Dodd Impact Team Seeks ‘A More Perfect Union’ Through Community Conversation

History professor Brendan Kane and other UConn experts hosted statewide discussions on the nation’s founding documents, funded by a grant from the National Endowment for the Humanities and the Connecticut Humanities Council

The Dodd Center for Human Rights.

The Dodd Center for Human Rights. (Peter Morenus/UConn Photo)

As fractious election cycles become the norm and political unrest flares across the country, history professor Brendan Kane has noticed something curious: nobody argues about engineering. 

“Most of the questions that really create division within communities are things that we might think of as cultural or humanistic,” he explains. “Nobody’s arguing about how to build a bridge – we know how to do that stuff. Rather, it’s about meaning and belonging and exclusion – that stuff that humanists spend their entire professional lives doing.” 

Kane, a professor in the Departments of History and of Literatures, Cultures and Languages, is also the Director of the Democracy and Dialogues initiative (DDI) at the Dodd Center for Human Rights. Academically, he says, he has always been fascinated with “how people speak across difference.”  

To that end, he pioneered the Encounters dialogue series in 2017. Part of the Dodd DDI, the program debuted the model of community dialogues on humanities subjects across the state. A recent grant from the National Endowment for the Humanities (NEH) and the Connecticut Humanities Council enabled Kane to expand this work into a new conversation series, “Dialogues for Common Ground: American Identity and Connecticut’s Civic Reconstruction.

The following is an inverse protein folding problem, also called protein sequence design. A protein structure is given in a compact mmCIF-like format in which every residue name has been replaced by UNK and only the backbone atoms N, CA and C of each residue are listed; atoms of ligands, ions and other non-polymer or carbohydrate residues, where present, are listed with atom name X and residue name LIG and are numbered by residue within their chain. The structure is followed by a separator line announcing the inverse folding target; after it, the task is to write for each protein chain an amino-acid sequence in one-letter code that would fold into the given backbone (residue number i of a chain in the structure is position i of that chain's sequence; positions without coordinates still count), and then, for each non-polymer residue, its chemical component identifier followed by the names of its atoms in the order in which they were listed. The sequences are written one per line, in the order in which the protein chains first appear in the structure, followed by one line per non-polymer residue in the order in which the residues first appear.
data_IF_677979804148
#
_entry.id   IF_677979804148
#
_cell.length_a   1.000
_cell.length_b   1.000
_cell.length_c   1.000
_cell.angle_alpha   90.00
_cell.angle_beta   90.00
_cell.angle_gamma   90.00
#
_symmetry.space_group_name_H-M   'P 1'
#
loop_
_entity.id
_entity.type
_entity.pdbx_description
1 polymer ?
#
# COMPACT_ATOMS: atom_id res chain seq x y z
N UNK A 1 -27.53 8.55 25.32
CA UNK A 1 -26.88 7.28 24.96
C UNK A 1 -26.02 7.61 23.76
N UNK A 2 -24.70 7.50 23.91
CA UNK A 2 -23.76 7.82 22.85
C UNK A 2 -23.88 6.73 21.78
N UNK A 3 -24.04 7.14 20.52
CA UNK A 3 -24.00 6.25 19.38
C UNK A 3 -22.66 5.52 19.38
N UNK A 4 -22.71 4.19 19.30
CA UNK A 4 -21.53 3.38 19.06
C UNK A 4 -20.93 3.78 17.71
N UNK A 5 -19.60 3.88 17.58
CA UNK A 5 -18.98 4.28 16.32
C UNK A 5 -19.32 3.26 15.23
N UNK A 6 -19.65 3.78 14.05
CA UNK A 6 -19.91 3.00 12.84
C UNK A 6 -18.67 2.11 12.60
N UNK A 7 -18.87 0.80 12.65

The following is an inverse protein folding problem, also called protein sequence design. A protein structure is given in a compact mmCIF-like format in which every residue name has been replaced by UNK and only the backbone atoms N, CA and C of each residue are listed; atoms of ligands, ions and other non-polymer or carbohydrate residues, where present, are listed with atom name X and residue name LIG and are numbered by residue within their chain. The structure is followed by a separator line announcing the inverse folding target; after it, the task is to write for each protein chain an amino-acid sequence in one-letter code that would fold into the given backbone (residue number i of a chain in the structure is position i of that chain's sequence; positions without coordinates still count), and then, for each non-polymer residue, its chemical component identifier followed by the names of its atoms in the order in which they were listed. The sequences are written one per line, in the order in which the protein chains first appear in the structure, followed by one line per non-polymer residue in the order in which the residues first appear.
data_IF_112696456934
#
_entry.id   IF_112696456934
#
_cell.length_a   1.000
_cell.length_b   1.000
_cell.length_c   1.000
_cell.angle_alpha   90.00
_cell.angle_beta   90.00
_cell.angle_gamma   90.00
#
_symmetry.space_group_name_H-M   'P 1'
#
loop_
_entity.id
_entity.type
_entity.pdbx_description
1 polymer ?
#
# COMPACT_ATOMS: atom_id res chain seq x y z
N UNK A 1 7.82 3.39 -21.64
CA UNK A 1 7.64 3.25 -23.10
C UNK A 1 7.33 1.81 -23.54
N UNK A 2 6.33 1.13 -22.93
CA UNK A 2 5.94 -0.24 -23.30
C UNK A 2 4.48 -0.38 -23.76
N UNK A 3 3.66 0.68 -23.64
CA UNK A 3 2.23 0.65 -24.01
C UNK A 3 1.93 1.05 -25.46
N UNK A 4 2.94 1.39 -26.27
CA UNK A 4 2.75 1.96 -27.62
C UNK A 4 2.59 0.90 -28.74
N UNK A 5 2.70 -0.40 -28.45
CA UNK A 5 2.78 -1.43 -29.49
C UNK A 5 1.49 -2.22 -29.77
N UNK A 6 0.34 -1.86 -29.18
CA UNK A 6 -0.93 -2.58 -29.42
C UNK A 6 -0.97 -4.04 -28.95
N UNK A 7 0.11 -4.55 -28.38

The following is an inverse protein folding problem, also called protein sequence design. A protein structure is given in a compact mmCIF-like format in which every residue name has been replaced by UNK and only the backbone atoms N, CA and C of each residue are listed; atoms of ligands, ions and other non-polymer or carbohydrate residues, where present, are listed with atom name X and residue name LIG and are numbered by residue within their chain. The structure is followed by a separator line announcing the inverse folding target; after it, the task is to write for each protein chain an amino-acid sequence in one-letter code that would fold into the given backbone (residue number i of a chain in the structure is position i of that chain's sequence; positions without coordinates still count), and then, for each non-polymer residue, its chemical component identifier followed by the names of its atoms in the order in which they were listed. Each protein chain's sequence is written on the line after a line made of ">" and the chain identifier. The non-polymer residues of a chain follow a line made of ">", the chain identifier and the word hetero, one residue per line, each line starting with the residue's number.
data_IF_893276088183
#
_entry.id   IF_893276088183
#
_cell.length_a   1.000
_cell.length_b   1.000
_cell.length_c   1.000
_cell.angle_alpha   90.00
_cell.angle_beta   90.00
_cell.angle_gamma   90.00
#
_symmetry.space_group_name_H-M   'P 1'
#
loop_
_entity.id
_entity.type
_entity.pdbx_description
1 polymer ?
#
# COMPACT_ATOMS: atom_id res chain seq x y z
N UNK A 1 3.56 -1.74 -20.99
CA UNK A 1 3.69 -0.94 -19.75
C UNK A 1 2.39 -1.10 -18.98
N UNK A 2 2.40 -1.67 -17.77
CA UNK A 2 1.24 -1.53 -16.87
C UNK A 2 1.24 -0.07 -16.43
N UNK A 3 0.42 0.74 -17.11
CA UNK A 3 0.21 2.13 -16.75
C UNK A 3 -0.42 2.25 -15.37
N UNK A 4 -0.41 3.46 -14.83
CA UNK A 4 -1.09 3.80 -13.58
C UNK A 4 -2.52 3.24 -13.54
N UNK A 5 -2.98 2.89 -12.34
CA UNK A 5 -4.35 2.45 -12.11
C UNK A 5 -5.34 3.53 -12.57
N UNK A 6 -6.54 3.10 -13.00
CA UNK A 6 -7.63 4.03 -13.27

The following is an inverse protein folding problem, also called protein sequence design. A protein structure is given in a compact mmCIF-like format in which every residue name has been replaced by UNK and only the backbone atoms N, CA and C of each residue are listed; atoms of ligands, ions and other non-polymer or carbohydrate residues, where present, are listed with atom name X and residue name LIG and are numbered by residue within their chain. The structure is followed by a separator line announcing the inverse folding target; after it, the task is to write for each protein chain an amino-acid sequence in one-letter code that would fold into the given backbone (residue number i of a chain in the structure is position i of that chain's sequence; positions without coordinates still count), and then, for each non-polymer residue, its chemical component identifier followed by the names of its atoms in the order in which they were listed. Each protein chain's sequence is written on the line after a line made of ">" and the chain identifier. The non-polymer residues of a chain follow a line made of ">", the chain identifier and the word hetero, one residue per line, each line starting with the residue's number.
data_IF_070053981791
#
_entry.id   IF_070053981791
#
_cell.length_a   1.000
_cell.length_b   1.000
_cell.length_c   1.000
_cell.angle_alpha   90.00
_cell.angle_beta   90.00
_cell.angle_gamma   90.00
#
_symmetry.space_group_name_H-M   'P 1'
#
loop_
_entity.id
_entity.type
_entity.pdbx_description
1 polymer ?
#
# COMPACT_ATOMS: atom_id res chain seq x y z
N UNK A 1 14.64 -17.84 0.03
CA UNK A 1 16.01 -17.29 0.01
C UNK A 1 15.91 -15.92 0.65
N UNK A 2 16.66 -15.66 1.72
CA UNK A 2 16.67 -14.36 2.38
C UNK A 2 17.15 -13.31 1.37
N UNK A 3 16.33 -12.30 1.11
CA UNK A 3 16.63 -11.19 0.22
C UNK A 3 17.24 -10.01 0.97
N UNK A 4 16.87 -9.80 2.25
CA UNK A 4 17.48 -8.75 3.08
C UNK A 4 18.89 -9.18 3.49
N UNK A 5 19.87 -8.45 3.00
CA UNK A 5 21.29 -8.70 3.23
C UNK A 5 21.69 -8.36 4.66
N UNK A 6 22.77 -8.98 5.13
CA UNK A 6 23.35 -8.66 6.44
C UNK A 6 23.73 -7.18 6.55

The Encounters discussion model seeks to move beyond the traditional means by which academics speak directly to the public — lectures and panels — and instead speak with communities. All Encounters events feature a decentralized setup, with community members seated at tables in small groups. (The model adapted to the pandemic era through use of Zoom breakout rooms.)  

Participants of various ages sit together around small tables as a presenter speaks at the front of the room.
A “Dialogues for Common Ground” session underway at the Old State House in Hartford. (Courtesy of Saah Agyemang Badu)

Participants’ first task is to talk with each other about the texts and topic at hand, whether it’s Gothic art or wealth inequality in the U.S. After the small group has its bearings, all the room’s participants come together to share their takeaways, before breaking back into small groups several times and concluding with an expert Q & A. 

Kane says the idea behind the small group discussion approach is to increase participants’ familiarity and confidence with the subject material prior to inviting conversation with an academic expert. It lessens the power differential between academics and other community members, highlighting the fact that each has something to learn from the other. The model has been workshopped through years of Encounters.